Comment


            • #7
              Originally posted by kylew77 View Post

              There are several posts on Reddit in r/freebsd that answer this question but I will answer your question here. Stability is one, if you think Debian is stable FreeBSD is much more stable. You can update a FreeBSD 12.1 to 12.2 with a couple simple commands and it will more than likely be problem free. My experience upgrading Ubuntu 14.04 to 16.04 had way more problems as did Debian 7 to 8. The base system is separate from user space. This means that your desktop environment such as XFCE4 or KDE5 are kept separate from the base system. SInce about FreeBSD 5 or 6 (I can't remember) Xorg is even separate from base. Base gets you a great minimal system using about 36MB of RAM that you can then turn into a web server, a light weight desktop, or a heavy weight workstation. ZFS integration leaves nothing to be desired. You can configure ZFS raid and full disk encryption from the installer. It really puts the Ubuntu ZFS installer to shame. The base system ships with a full C/C++ development environment if you count vi as an IDE. LLVM is included in the base as a compiler for you. The default shell choices are TCSH, CSH, and SH not Bash so Bash bugs are avoided. As shown here on Phoronix performance is sometimes a little higher than Linux and some times a little lower depending on the use case in question. Some of that can be attributed to using LLVM versus GCC and some is kernel and/or userland differences. All in all a FreeBSD workstation just feels good to use. Like it is a rock solid system. There are a few shortcomings ext4, xfs, btrfs, ntfs, exfat and other file systems all have limited access and auto mounting is about where LInux was a decade ago. Some software just isn't available period, but the same could be said about Linux. Steam gaming is not really well supported despite a Linux compatibility layer. Wine works though. The free drivers such as those for Intel and AMD lag behind Linux since they track the upstream Linux code so sometimes the latest and greatest Intel or AMD gpu won't work. Nvidia drivers are supported by a stealer well integrated 3rd party driver just like in Linux. So if you want a base system as hard as diamond or iridium that is that rock solid stable give FreeBSD a try it might meet your needs or you might find a piece of software you need missing. You never know until you give it a try. As for me I'm never going back to Linux after switching.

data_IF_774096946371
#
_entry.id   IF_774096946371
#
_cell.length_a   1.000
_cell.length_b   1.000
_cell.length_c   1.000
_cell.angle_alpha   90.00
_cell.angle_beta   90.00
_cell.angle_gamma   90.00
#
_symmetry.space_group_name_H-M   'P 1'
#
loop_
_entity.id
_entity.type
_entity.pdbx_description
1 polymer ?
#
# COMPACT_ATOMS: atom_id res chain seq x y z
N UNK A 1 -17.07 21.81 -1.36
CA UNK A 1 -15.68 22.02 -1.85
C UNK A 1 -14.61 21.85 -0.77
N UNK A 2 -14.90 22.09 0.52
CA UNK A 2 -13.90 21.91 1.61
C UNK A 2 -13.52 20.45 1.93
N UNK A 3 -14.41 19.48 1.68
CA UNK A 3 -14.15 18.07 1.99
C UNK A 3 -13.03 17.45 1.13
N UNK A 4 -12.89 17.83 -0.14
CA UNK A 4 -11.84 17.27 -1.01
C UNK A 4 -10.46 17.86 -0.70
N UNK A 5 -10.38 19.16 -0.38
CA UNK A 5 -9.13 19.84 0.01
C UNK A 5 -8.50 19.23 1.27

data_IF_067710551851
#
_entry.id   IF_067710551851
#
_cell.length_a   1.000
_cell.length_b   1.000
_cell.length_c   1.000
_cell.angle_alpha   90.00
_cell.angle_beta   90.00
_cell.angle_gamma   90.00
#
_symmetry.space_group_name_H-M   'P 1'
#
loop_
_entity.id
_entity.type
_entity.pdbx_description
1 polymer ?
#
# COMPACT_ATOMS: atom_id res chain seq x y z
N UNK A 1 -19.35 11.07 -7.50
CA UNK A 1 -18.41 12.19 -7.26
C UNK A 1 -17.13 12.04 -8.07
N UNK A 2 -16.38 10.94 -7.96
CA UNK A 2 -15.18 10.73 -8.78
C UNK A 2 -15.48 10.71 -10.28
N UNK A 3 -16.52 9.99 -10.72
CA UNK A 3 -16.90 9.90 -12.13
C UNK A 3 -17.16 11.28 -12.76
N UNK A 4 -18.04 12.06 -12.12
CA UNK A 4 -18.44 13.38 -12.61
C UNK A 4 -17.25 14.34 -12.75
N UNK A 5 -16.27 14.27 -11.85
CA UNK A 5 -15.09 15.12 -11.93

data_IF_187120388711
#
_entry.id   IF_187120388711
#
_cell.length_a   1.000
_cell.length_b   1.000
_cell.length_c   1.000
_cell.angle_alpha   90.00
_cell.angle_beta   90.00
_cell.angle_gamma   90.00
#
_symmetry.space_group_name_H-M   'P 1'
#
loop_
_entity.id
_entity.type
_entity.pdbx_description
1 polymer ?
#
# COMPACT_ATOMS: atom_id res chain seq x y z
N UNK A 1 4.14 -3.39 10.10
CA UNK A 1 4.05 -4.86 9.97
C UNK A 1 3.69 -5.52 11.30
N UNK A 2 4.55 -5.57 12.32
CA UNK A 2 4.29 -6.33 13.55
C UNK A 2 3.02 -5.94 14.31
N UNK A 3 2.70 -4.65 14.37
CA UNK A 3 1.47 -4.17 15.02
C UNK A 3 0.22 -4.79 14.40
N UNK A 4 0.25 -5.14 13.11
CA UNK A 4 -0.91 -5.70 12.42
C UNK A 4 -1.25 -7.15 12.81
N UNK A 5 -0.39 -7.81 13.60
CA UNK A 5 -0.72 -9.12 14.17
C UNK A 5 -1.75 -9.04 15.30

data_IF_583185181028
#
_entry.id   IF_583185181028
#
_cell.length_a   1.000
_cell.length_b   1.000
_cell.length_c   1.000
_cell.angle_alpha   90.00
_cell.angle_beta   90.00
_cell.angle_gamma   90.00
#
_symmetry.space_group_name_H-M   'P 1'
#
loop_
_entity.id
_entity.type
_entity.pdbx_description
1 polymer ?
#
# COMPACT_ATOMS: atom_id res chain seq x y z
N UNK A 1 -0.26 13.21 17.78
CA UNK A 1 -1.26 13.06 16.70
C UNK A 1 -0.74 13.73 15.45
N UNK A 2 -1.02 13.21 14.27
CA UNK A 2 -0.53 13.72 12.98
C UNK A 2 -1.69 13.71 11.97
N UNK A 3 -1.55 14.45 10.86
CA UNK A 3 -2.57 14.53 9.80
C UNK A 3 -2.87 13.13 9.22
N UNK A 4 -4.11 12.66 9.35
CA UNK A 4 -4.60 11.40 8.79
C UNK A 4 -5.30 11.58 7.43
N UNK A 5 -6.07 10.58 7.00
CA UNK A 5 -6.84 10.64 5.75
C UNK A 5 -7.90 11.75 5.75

I appreciate your answer!

              I should say that there are some nuances where I disagree with you, but it's definitely good to understand your perspective.

              Fine to start running it under qemu/KVM, right? (my current desktop is Windows running under qemu/KVM with gpu passthrough ).

              Comment


              • #8
                Originally posted by vladpetric View Post

                I appreciate your answer!

                I should say that there are some nuances where I disagree with you, but it's definitely good to understand your perspective.

                Fine to start running it under qemu/KVM, right? (my current desktop is Windows running under qemu/KVM with gpu passthrough ).
                I quick google search shows that as a qemu guest things should be supported. Virtualbox and VMware workstation both work perfect for me too.

                Comment